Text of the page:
The McDonoughs, who live near Winston-Salem, N.C., have three children, including 10-year-old twins Gracyn and Gabe. Both have dyslexia, but it took dogged persistence to get their school to even acknowledge their deficiencies and have them tested. “Everybody knew it and saw it. Clearly, the system is not set up to deal with deficiency,” says McDonough, noting that it’s the same school where her husband struggled 35 years ago.
That frustration has turned the McDonoughs into fierce advocates for their children
and for other parents struggling
with the same issues. It also points to decisions made at the national level that affect local school policies.
When the number of children with learning disorders reached an alarming level 20 years ago, policymakers feared that public school systems would be bankrupted by the financial demands of providing specialized education to so many. In response, federal guidelines changed in 2004, leading public schools to move away from learning disorder assessments in favor of performance-based evaluation.
In that scenario, children who have trouble learning to read are given additional interventions, which, depending on the school system, might last for weeks or months. But parents complain that this approach can put children in a hopeless holding pattern.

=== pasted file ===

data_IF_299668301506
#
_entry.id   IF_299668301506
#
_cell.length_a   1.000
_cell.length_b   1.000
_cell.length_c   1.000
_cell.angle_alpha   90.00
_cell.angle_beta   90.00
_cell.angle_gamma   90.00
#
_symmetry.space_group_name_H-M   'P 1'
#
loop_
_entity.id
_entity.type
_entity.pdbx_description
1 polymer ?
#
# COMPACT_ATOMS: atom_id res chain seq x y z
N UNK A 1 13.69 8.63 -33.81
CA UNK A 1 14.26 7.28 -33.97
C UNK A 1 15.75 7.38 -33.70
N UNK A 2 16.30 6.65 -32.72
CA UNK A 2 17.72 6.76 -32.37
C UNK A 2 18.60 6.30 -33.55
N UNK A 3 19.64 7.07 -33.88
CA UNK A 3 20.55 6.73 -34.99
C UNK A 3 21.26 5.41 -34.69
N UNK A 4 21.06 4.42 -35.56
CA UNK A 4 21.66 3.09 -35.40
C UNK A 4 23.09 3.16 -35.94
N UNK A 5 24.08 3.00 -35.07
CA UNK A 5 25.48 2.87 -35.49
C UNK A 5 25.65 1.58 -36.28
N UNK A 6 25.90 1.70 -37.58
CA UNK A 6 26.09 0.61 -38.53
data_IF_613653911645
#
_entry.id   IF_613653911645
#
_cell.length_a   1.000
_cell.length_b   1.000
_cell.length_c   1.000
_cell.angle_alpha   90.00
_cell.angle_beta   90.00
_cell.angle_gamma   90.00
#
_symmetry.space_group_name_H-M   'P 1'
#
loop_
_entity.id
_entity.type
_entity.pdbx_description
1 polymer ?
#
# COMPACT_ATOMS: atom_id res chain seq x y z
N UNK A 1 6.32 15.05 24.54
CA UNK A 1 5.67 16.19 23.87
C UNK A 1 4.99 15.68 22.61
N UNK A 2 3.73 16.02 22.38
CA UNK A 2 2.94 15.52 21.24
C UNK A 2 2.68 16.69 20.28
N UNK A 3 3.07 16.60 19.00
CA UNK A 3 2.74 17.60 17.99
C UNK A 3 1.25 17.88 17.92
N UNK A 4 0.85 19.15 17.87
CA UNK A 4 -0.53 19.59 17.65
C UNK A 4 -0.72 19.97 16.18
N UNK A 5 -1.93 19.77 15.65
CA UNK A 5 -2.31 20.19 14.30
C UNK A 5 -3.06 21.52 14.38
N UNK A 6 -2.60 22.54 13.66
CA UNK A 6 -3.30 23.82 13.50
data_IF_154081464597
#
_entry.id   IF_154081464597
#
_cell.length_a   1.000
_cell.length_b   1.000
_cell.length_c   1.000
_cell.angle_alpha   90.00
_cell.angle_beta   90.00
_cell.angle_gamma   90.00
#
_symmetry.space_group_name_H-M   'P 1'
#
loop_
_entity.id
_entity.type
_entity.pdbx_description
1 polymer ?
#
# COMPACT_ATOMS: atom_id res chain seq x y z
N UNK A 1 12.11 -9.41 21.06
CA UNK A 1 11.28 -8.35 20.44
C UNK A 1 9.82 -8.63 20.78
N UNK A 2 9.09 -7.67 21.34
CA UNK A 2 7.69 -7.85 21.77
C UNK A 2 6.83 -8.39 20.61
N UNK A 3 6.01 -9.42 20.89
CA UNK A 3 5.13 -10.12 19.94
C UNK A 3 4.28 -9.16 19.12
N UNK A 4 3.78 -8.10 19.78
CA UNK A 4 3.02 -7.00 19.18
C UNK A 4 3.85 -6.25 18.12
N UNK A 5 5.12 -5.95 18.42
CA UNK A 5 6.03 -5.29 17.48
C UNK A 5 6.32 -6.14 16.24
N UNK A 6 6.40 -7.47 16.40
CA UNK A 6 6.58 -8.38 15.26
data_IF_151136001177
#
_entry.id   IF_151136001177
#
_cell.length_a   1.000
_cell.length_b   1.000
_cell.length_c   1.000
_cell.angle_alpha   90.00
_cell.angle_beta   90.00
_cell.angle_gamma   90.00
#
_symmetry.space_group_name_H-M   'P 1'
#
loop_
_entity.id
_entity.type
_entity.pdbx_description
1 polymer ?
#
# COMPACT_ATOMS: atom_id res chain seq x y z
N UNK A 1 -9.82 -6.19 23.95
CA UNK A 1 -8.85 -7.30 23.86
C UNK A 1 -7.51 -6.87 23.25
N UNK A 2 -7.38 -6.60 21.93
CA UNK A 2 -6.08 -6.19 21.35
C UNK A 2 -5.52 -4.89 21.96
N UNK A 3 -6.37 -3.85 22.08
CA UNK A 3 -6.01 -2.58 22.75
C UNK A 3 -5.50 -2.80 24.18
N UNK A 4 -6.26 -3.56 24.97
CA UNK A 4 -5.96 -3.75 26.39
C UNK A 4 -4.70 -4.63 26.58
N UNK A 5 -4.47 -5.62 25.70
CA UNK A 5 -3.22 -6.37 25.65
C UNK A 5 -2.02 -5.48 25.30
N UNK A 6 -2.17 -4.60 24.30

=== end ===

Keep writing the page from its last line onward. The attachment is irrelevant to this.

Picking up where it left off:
“I think it’s a valid concern that kids, not just with dyslexia, per se, but with any learning disability, can be receiving additional intervention — but it’s not always a good intervention, an intervention targeted for their needs,” says Kathleen Marshall, a veteran special education professor in Carolina's College of Education. “And I’ve heard of kids sitting there for a year, not receiving the appropriate help. If that were my kid, I’d be furious.
“So I think anything that Scott (Decker) is doing relative to seeing what is happening to those kids who have reading disabilities is very important and can really help us address those needs.”
One fundamental issue is that schools in South Carolina and many other states have focused on whole-word reading and reading for enjoyment, rather than the fundamental phonic decoding. “For a child with dyslexia, decoding the words is the challenge,” Marshall says. “That is the disconnect in the last 30 years at least.”